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Supressing bindweed when there's no space for big perennials

 
Janina Goerrissen
Posts: 6
Location: Germany, hardiness zone 7a
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Hey there, I'm new to this forum though I've already read quite a bit through here, and I've been interested in permaculture for years now. In february, my husband and I moved into our newly-bought home in Germany, which also has a nice, small-ish garden (small compared to what other people seem to have - I like its compact size). It's segmented into 5 different areas, divided by concrete paths, so I've decided that I'd go little by little to transform it all into a lush, edible landscape. This year I only worked on the part where the veggie patch was and will continue to be - sheet mulched everything (the top mulch layer should be much thicker, but I just couldn't get more material for now), layed out the design, and by now a few plants are already growing there apart from the already established raspberries and black currant.
However, especially at the edges of the garden, very close to the berries, I've discovered bindweed pushing through the cardboard. For now I've been pulling out the new sprouts as I see them, some of it I feed to my turtles, but it's just a matter of time that I overlook something and it starts taking over from there.

Of course, I'd like to find a way to control it that doesn't involve daily check-ups. I've read about barrier plants like jerusalem artichoke, maximilian sunflower and comfrey which can keep the bindweed down (supposedly), but as far as I can see, they're all pretty big plants that need quite a bit of space. Since I'm not done yet with the whole area, I still hesitate to put comfrey anyway because I'll still have to dig around to plant more stuff, and I don't want to cut its roots and spread it everywhere. As for the other two, they spread a lot too, and the spot is right next to the neighbor's garden (and I'm not sure he'd appreciate them), so I'm not sure they're the right fit, either. Besides, while jerusalem artichokes do sound like a cool plant to have, I don't know it planting and harvesting them so close to the currants and raspberries would disturb their roots. Behind the raspberries is a very inaccesible place anyway, so I'd like something that I don't need to do much with.

So I'd much prefer smaller plants to do the job of supressing the bindweed, plus ones that don't spread too much on their own.

Okay, I'm attaching (as Imageshack doesn't seem to work) two photos of the area I'm talking about, so you can get a better idea. I marked the spots where I'v noticed most bindweed coming up with red arrows. Where the raspberries are, it's right beneath / behind them right next to the neighbor's garden. And I suppose they'd be coming from there even if I managed to erradicate them on my side, so that seems pointless. And as I said, it's pretty hard to access that spot.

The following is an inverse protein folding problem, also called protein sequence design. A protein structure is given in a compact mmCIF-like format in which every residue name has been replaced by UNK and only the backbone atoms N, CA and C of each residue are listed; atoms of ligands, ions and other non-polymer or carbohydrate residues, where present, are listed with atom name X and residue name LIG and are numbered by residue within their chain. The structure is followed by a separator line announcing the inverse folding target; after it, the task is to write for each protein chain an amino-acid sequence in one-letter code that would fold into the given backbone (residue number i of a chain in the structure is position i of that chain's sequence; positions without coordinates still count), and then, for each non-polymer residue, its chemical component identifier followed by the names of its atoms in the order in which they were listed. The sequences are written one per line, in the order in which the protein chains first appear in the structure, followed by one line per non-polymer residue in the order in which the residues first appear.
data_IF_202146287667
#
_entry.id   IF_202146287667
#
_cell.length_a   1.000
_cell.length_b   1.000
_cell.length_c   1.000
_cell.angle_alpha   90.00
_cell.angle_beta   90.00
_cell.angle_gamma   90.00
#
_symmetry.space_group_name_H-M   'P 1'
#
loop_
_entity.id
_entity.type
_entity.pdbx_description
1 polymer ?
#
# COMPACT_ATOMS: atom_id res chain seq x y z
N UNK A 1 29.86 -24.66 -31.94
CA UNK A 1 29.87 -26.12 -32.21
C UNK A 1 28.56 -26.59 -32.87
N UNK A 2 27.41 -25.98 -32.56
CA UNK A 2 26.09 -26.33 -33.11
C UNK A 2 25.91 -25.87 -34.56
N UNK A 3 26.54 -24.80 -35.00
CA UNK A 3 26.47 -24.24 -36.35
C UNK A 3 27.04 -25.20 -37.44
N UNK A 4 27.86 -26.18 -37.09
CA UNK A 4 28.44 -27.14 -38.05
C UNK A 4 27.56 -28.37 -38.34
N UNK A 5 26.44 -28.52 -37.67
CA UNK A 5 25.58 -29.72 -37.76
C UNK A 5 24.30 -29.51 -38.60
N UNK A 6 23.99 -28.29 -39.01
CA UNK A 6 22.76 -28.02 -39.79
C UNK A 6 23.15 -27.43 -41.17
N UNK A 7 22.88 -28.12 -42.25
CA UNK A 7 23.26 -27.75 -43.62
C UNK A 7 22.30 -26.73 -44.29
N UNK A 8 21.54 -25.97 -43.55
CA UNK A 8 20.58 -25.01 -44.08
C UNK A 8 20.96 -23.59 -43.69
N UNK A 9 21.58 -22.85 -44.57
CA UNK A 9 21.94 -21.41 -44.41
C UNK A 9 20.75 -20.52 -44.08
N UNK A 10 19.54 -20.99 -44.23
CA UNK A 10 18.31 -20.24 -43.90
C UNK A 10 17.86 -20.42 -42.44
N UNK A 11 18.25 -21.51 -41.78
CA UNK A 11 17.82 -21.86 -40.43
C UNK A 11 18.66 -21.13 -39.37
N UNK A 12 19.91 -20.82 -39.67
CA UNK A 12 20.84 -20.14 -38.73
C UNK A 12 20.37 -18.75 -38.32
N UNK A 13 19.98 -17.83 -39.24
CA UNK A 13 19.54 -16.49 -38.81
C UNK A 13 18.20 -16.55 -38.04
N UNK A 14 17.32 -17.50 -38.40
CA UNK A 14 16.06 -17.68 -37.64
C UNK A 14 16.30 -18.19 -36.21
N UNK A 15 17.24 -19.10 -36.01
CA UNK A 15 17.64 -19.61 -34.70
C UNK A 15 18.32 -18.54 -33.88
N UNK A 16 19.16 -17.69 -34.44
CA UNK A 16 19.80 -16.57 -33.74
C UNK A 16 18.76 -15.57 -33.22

The other spot it comes up is right next to the currant (sort of between the currant and the rain barrel, and also around the barrel), also next to the neighbor's garden edge. In any of the cases, the space available is only about 50 cm wide.

Sooo... does anyone have any ideas of what I could plant there to keep the bindweed from entering and spreading through my garden?
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Bindweed2.jpg
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Rose Pinder
Posts: 393
Location: Otago, New Zealand
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Sweet looking garden!

I helped a friend get bindweed under control in her garden a few years ago. Mostly it was growing in similar situation to yours - coming in from a neighbours and growing up through shrubs and trees.

Can you put in a physical barrier on the boundary eg some tin dug into the ground, rather than planting something? You will also need to look at when and how the plants are seeding. With the plants that are on your side, I think deep mulching and regular weeding might work (you shouldn't need to do that every day though!). Bindweed hates having its roots disturbed, so the other option is to shift the existing plants and cultivate that part of the garden for a few years.

I don't have time to write anything else now, so will just drop some links that I found very helpful.

http://www.gardenorganic.org.uk/todo_now/faqs.php?id=48

http://www.gardenorganic.org.uk/organicweeds/weed_information/weed.php?id=123

http://www.ianrpubs.unl.edu/epublic/pages/publicationD.jsp?publicationId=242

 
Janina Goerrissen
Posts: 6
Location: Germany, hardiness zone 7a
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Thanks, Rose.

Hmm, I'll certainly look into the possibility of putting in a physical barrier. I don't know if it's possible yet (probably difficult in some spots), but I'm thinking about it. And I'll definitely add more mulch material as I go and try to get a dense groundcover growing, too. The latter can obviously take some time.

I'm not considering re-locating the existing plants for the time being, I think it's a good place for them.
 
Rose Pinder
Posts: 393
Location: Otago, New Zealand
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Maybe some chooks to scratch around at the bottom of the raspberries?

I think all the work with bindweed is at the start. Later it gets easier. Deep mulch also makes weeding easier.

Strategies to prevent the plant reproducing seem crucial too, which is why I find that long link so useful.
 
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